The Fable of the Two Wolves (of the Cherokee Indians)
One day a young Cherokee Indian came up to his grandfather for advice. Moments before, one of his friends had committed an injustice against the young man, and in his anger the Indian decided to seek the wise counsel of that old man.
The old Indian looked deep into his grandson's eyes and said,
"I too, my grandson, sometimes feel great hatred of those who commit injustice without feeling any regret for what they did. But hatred erodes those who feel it, and never hurts the enemy. It's like taking poison, wishing the enemy to die. "
The young man continued to stare, surprised, and his grandfather continued:
"Several times I struggled against these feelings. It's as if there were two wolves inside me. One of them is good and does not hurt. He lives in harmony with everyone around him and is not offended. He only struggles when he has to, and in a straight line. "
"But the other wolf ... This is full of anger. The most insignificant thing is capable of causing him a terrible fit of rage. He fights with everyone, all the time, for no reason. His anger and hatred are very great, and so he does not measure the consequences of his acts. It is a futile rage, because anger will not change anything. Sometimes it is difficult to live with these two wolves inside me, for they both try to dominate my spirit. "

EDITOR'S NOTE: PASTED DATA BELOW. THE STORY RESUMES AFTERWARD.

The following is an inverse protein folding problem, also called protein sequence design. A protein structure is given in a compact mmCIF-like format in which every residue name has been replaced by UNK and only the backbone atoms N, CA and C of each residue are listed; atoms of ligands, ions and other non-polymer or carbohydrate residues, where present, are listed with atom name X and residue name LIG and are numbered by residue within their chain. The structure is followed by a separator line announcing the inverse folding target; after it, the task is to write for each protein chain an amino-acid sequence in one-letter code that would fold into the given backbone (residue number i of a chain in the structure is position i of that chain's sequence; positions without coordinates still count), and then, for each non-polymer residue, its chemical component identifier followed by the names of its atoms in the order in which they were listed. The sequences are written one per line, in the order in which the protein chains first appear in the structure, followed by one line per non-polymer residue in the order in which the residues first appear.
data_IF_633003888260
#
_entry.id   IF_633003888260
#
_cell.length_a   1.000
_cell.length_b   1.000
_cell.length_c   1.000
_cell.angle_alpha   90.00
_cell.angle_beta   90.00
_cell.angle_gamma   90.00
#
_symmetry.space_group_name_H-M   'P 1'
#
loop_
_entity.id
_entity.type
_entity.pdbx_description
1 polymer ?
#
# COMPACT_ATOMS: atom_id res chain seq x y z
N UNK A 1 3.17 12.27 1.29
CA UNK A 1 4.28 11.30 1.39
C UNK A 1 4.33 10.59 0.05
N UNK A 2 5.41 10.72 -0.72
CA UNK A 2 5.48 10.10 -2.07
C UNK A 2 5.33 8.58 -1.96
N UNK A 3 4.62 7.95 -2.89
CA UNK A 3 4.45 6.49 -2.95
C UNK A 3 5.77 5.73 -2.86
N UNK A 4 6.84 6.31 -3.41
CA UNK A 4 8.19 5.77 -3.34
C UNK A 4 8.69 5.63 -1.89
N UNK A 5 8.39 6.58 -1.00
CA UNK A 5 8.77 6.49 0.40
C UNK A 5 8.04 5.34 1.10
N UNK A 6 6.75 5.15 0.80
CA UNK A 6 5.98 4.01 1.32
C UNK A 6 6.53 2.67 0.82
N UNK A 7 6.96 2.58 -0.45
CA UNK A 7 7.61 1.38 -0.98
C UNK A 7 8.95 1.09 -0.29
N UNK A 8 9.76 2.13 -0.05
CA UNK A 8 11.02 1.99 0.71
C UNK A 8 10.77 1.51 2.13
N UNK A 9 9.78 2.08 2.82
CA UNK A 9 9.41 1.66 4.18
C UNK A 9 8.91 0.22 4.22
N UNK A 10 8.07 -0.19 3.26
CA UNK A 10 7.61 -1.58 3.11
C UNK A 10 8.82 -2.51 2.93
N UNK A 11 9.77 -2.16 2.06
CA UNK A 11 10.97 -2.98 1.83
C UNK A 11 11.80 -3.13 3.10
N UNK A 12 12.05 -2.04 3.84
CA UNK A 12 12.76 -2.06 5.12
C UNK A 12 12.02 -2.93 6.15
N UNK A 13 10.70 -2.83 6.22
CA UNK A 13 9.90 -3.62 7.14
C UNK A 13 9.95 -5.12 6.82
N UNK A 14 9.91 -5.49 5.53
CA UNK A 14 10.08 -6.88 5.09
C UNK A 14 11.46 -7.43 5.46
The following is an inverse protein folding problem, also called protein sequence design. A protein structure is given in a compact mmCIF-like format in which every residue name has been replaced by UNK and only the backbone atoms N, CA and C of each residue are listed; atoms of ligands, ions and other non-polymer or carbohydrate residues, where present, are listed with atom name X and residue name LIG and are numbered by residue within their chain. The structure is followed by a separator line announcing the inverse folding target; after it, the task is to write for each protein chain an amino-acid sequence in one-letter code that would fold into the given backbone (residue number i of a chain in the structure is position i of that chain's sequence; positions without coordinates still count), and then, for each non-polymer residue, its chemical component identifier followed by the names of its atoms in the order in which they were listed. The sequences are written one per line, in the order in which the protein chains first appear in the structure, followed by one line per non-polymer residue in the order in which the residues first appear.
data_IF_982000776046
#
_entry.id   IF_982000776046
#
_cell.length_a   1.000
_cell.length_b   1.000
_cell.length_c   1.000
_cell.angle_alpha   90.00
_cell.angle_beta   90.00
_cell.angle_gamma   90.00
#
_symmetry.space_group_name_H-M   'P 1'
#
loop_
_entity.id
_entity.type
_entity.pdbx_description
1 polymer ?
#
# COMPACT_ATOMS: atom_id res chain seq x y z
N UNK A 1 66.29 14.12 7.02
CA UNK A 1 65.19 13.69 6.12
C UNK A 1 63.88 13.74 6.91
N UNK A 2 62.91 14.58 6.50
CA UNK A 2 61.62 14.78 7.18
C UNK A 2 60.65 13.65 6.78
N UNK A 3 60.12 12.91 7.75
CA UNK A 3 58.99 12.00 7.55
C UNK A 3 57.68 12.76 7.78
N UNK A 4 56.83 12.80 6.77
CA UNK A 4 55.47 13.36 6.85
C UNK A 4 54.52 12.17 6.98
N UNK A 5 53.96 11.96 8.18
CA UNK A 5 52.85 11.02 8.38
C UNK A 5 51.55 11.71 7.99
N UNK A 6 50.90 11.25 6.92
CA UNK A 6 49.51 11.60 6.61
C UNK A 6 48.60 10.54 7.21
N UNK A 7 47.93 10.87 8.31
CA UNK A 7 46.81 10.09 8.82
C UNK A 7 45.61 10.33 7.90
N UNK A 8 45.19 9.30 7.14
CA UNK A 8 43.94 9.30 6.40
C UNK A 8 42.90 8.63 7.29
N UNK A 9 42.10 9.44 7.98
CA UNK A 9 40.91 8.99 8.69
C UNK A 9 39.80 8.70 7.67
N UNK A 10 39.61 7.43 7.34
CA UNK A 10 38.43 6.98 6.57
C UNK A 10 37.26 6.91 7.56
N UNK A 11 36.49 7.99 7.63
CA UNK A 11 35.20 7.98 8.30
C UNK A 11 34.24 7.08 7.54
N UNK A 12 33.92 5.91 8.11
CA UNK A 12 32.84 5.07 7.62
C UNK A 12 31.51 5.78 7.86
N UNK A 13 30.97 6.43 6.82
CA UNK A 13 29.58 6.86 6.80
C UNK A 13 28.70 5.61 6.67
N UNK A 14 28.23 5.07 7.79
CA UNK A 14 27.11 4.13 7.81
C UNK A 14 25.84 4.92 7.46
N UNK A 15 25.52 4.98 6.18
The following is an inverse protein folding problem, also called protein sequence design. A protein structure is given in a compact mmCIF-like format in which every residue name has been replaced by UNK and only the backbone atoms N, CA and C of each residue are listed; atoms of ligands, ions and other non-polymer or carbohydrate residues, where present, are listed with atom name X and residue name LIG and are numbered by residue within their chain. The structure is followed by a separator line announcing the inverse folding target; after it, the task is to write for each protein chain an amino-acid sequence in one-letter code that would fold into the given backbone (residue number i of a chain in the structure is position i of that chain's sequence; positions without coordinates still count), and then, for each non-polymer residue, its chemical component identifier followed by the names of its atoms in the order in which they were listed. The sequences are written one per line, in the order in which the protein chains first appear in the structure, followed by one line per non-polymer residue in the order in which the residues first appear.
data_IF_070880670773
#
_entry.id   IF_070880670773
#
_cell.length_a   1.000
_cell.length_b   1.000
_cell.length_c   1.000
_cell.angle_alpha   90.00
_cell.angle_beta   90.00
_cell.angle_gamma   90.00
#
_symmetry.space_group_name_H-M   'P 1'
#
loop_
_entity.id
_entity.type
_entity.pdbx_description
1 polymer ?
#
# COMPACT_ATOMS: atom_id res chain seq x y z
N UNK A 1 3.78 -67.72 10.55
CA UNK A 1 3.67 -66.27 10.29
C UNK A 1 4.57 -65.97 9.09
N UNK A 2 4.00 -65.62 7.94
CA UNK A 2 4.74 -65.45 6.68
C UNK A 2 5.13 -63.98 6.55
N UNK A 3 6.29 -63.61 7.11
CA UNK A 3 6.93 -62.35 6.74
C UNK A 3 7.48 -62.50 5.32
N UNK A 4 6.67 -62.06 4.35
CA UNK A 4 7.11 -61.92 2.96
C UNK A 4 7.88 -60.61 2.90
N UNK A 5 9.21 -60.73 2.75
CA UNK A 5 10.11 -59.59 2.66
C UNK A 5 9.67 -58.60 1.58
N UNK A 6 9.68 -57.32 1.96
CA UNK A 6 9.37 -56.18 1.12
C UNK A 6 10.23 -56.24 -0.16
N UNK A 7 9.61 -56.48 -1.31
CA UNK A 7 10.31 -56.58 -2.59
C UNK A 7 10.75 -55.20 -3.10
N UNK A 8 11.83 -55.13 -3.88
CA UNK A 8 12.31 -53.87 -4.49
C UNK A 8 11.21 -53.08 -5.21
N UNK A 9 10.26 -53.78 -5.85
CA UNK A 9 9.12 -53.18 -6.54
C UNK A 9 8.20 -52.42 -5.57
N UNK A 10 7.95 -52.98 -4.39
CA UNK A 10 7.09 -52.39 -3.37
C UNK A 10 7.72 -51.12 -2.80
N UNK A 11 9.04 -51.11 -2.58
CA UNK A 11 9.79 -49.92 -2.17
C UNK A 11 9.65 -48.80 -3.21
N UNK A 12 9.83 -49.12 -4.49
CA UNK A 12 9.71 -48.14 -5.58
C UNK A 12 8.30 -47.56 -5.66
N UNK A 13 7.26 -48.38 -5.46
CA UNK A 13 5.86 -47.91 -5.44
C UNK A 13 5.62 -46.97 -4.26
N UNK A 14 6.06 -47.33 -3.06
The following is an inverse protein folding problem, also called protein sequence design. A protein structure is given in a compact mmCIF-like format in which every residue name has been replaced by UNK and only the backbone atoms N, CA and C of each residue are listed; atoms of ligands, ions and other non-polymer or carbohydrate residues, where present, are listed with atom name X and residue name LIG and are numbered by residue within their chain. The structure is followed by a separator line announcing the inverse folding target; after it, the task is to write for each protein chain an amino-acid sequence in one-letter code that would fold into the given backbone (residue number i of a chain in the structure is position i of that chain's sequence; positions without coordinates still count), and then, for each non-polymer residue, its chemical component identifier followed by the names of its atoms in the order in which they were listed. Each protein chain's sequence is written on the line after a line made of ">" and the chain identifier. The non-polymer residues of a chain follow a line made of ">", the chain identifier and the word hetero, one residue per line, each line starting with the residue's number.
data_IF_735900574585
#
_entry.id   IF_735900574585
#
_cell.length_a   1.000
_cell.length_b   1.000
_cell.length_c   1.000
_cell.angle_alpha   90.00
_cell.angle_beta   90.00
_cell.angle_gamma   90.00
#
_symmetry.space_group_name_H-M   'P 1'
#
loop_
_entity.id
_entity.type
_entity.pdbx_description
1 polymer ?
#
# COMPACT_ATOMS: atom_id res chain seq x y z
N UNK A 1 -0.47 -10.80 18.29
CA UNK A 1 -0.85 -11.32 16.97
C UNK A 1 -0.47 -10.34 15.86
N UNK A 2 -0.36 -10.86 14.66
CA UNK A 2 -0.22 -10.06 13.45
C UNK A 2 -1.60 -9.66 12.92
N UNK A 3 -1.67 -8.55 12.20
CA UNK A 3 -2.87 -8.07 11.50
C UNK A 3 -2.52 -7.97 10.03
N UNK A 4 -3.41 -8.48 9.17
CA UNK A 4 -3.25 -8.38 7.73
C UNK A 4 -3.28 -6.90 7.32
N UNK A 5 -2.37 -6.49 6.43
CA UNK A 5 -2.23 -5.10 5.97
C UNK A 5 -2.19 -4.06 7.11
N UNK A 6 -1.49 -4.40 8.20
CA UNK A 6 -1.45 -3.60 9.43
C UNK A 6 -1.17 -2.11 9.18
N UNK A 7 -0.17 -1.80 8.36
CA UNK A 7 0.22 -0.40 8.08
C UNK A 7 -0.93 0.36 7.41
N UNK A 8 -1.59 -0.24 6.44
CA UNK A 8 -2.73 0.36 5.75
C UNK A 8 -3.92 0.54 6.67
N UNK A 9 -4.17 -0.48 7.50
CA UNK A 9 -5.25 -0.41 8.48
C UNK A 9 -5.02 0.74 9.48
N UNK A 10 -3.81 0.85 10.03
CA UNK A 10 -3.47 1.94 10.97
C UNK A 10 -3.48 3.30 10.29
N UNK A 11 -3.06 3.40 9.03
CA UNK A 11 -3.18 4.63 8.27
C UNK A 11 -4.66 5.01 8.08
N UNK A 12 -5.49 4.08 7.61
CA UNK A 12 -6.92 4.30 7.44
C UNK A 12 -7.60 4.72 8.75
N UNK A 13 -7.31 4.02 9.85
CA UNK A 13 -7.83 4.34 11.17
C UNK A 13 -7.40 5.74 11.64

The boy looked intently into his grandfather's eyes and asked, "And which one wins?"
To which the grandfather smiled and replied softly, "The one I feed."
Every day we are dying, but we are also living every day. Perception changes everything! Which of the two feelings do you emphasize? Which of the two wolves do you feed?
Today I will feed the good wolf by giving myself and others positive messages, by being warm hearted, by forgiving, by being grateful, by trying to help others, by exercising understanding rather than resentment, love rather than hate, kindness rather than self righteous indignation, faith rather than fear, acceptance rather than denial, tolerance rather than prejudice.